SET @sstr=@sstr + N'    UNION ALL SELECT ' + cast(@loopcounter as varchar)+ ' as CustomerCode, * FROM HenrikStaunPoulsentest' + cast(@loopcounter as varchar)+ '
   '

   SET @loopcounter=@loopcounter+1
 END

IF @UDFtype = 1 
 BEGIN -- 1=Multi-Statement table-valued function
   SET @sstr=@sstr + N'  RETURN
     END
    '
 END
 ELSE 
  BEGIN --0=table-valued
    SET @sstr=@sstr + N')'
  END

 --PRINT @sstr
 --select @sstr

BEGIN TRY
  EXEC sp_executesql @sstr
  SELECT *FROM dbo.myview(1)
END TRY
BEGIN CATCH
   SELECT
       ERROR_NUMBER() AS ErrorNumber,
       ERROR_SEVERITY() AS ErrorSeverity,
       ERROR_STATE() AS ErrorState,
       ERROR_PROCEDURE() AS ErrorProcedure,
       ERROR_LINE()AS ErrorLine,
       ERROR_MESSAGE() AS ErrorMessage;
   PRINT ERROR_MESSAGE()
END CATCH

-- clean up
SET @loopcounter=0

WHILE @loopcounter < @max 
  BEGIN
   SET @sstr=N'DROP TABLE HenrikStaunPoulsentest' +cast(@loopcounter as varchar)+ '      '
   EXEC sp_executesql @sstr
   SET @loopcounter=@loopcounter+1
  END

 BEGIN TRY
    DROP FUNCTION myview
 END TRY
 BEGIN CATCH
 END CATCH

--******************************************************************************

(The example will clean up after itself).

If you enable the print statements, you can see what it does. First it will set up a bunch of tables to demonstrate the problem. 271 tables to be accurate, but it does not matter, it will clean them up later in the code. Then it will create a multi-statement UDF that starts like this:

 CREATE FUNCTION myview( @j int)
 RETURNS @Mytable TABLE
 (
      CustomerCode INTEGER,
      myint INTEGER
 )
 AS BEGIN
      INSERT INTO @Mytable
      SELECT 0 as CustomerCode, * FROM HenrikStaunPoulsentest0

At this point it will add one line of

 UNION ALL SELECTfields FROM customerTable

for each of tables it has just created. It does this by running a while loop that spans all the tables. You will need to modify this while loop so that it fits your own table design if you choose to use this code. Finishing off, it will close the UDF by adding the RETURN and END statements.

You can use this to query all Customers one at a time or all at once. It runs surprisingly fast, given that it has to query more than 255 tables.

In the thread mentioned above, a quick series of postings took place after I posted by solution. Erland Sommarskog made my day, by writing “Brilliant!”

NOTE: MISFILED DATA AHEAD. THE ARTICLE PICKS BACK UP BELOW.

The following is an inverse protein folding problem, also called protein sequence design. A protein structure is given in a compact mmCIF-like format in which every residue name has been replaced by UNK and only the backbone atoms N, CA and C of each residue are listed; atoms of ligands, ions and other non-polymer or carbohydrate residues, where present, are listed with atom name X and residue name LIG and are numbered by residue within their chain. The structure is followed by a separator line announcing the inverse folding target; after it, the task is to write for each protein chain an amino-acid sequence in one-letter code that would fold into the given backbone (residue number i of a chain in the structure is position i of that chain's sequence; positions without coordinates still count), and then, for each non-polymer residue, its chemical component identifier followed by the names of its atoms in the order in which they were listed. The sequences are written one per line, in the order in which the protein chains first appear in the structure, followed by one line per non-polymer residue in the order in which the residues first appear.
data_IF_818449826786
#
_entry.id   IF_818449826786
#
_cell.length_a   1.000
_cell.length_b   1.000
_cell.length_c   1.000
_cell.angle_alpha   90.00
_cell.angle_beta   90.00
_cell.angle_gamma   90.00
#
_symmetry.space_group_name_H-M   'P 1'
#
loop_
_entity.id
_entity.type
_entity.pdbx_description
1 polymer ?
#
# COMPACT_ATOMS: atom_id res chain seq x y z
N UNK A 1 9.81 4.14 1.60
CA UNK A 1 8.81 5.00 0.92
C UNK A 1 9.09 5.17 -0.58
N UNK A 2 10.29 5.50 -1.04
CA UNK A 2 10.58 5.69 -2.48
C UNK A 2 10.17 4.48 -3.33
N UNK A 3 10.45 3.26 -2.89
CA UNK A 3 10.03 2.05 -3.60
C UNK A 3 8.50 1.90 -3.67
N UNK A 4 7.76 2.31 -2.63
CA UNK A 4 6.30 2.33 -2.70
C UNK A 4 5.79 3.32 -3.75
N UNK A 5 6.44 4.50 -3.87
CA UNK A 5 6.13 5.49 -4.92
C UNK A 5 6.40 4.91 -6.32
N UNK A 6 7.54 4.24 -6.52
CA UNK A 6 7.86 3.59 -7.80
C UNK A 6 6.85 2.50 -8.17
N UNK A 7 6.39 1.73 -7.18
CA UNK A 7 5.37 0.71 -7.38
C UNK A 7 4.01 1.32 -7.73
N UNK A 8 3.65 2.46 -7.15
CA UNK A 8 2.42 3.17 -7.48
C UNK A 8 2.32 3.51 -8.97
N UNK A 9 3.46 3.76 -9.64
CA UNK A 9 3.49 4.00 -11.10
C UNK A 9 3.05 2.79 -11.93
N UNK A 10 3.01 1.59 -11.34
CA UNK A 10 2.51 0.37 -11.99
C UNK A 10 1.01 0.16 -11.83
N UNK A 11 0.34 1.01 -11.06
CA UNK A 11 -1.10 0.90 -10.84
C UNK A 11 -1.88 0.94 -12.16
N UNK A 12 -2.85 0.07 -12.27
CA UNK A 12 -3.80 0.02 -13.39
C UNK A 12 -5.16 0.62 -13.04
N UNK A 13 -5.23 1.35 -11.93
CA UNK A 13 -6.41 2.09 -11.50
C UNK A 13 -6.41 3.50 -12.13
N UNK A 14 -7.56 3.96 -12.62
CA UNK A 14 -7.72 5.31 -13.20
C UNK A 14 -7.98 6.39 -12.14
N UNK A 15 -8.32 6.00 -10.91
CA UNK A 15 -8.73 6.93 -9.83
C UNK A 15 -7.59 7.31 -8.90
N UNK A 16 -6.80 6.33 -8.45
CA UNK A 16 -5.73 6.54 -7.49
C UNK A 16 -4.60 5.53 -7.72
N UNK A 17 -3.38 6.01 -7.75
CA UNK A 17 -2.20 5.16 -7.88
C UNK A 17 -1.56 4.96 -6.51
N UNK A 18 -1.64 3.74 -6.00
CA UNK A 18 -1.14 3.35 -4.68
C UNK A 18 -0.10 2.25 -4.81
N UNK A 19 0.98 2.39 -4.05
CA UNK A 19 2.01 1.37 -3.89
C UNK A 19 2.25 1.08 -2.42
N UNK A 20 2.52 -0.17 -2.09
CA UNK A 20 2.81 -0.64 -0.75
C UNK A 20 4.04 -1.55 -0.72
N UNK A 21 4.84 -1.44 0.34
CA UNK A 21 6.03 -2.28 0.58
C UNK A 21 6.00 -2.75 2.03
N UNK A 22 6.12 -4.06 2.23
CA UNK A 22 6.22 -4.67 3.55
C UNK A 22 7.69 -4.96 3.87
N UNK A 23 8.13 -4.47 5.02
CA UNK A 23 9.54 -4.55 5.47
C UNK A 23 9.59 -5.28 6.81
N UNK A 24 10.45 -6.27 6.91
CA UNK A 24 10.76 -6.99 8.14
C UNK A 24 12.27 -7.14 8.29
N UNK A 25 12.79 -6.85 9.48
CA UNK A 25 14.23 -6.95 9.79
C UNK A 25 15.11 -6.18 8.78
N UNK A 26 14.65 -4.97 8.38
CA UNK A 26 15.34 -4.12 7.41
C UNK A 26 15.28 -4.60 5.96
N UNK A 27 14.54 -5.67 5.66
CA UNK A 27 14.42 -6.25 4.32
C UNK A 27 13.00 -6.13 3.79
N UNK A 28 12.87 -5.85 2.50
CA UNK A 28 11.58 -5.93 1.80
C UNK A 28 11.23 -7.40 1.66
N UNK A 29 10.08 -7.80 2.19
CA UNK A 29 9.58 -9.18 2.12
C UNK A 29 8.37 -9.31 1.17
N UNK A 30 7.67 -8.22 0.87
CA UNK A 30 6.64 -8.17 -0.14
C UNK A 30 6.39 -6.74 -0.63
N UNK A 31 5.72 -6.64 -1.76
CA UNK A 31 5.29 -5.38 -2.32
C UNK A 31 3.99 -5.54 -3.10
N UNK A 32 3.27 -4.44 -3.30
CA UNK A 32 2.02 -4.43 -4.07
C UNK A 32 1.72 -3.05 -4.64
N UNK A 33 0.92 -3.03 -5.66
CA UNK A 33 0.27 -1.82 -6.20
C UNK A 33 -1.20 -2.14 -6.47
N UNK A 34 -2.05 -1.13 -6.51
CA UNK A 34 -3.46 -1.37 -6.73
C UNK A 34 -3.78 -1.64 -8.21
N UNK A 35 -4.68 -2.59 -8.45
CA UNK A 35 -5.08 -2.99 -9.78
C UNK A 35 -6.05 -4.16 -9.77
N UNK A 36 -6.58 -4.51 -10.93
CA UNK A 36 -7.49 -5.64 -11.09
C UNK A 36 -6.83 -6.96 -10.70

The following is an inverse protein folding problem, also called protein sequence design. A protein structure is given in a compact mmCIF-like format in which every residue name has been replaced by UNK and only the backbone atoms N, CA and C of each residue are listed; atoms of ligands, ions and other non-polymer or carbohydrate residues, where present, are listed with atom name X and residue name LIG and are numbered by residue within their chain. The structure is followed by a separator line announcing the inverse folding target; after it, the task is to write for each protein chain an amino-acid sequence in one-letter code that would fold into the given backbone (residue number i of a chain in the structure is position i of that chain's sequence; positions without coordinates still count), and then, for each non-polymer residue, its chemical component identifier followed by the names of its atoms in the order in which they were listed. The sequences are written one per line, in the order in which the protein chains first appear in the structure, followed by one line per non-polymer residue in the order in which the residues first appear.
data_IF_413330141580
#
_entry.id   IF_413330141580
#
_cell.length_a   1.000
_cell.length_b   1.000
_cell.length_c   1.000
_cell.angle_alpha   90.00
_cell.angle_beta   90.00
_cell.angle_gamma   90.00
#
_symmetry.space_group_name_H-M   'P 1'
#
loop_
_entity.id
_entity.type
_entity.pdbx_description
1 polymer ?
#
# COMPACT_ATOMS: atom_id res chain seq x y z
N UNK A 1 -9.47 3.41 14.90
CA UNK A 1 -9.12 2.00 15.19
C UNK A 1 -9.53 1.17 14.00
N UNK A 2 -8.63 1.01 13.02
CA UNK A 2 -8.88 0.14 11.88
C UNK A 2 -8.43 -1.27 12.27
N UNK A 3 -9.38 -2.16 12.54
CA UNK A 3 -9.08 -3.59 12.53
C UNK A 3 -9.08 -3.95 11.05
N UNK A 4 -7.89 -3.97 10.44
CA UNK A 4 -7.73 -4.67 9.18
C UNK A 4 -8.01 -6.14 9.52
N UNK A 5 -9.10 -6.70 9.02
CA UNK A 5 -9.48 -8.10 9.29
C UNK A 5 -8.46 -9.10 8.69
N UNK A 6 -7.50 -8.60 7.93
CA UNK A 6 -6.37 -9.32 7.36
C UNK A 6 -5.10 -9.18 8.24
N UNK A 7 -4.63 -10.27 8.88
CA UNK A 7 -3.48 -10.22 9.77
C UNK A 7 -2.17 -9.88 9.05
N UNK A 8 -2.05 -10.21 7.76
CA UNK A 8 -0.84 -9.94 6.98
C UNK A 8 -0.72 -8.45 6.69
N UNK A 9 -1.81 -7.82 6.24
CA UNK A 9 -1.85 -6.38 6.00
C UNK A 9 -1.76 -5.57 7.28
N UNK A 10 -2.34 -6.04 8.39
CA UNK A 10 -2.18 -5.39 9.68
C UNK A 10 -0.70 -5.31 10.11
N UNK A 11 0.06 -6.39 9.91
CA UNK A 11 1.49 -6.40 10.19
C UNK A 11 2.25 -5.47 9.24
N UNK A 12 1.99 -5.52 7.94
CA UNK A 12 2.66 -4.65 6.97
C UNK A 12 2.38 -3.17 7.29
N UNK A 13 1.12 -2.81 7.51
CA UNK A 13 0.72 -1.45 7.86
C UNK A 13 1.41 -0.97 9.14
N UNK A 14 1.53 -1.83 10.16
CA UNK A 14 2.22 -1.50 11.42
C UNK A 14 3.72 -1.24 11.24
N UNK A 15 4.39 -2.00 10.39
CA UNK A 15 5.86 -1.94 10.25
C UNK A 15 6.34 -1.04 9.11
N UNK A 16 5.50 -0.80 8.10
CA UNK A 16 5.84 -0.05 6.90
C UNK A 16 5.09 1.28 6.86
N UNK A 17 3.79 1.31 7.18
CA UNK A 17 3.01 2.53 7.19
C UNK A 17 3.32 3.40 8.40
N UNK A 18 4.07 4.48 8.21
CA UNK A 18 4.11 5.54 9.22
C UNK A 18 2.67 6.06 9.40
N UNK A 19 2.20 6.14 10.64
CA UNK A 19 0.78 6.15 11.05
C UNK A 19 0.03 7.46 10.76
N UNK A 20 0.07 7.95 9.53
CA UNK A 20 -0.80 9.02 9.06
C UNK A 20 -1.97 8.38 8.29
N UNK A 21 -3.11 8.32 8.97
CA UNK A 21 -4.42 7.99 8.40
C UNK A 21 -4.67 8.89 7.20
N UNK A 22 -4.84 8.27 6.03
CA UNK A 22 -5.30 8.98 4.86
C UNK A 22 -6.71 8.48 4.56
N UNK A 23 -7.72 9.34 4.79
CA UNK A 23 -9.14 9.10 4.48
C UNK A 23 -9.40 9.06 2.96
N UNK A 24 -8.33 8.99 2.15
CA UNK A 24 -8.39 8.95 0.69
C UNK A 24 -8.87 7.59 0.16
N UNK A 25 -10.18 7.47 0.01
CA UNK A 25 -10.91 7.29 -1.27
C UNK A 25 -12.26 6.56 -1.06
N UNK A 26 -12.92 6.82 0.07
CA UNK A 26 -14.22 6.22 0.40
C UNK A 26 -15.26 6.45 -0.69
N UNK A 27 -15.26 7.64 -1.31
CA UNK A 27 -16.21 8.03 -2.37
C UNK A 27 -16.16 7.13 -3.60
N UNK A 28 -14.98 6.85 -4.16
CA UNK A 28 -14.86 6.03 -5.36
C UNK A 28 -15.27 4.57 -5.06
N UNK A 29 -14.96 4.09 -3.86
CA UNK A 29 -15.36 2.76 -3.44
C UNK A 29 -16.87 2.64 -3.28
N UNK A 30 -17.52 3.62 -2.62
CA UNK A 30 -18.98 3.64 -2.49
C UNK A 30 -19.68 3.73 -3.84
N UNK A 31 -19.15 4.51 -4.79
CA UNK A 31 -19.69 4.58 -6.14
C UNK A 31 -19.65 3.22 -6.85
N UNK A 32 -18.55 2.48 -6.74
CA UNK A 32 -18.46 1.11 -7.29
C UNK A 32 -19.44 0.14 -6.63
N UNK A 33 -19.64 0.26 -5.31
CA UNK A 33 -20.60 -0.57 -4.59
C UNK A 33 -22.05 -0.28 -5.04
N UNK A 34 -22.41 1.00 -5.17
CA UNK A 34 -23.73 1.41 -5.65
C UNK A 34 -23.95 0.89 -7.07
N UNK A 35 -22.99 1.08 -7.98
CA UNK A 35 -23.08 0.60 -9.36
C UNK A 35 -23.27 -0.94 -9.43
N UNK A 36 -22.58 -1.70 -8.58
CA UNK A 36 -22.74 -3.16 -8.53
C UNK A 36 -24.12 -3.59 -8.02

Mike C# asked about code such as this:

INSERT INTO MSTable1 (Col1, Col2)VALUES (12345, 67890)   

Which means; how can this handle inserts on the old tables? I asked “Would an "INSTEAD OF Trigger" work?”, which Hugo Kornelis answered like this:

 CREATE TRIGGER tr_ins_MSTable1 ON MSTable1 INSTEAD OFINSERT
 AS
      INSERT INTO Table1 (Company, Col1, Col2)
      SELECT 'MS', Col1, Col2
      FROM inserted;

Which means; yes, an INSTEAD OF trigger will work and here it the skeleton design for such a trigger.

David Portas commented that “once you have created the view you may be able to migrate painlessly to a better design by replacing the view with a table and replacing the legacy collection of tables with views”. But this will then convert the problem to the view tab of Management Studio, instead of the Tables tab. Then we will have 70000 views, instead of 70000 tables.

The real solution is to fix the root cause, update the legacy code that expects the bad table design, bit by bit. Now there is a way of doing so without re-writing the entire system between two releases. And yes, we will probably do as David suggests, just being on the safe side.

As you can see, a lot of people have contributed to the solution of the problem. So far I have not mentioned jhofm, Rick Sawtell, and Andrew J. Kelly, but they all helped. This happened in a newsgroup, and I really wanted to tell the world that my idea was tagged “Brilliant!” by no one but Erland Sommarskog.

If you have read this far, I have succeeded.

Total article views: 5954 | Views in the last 30 days: 2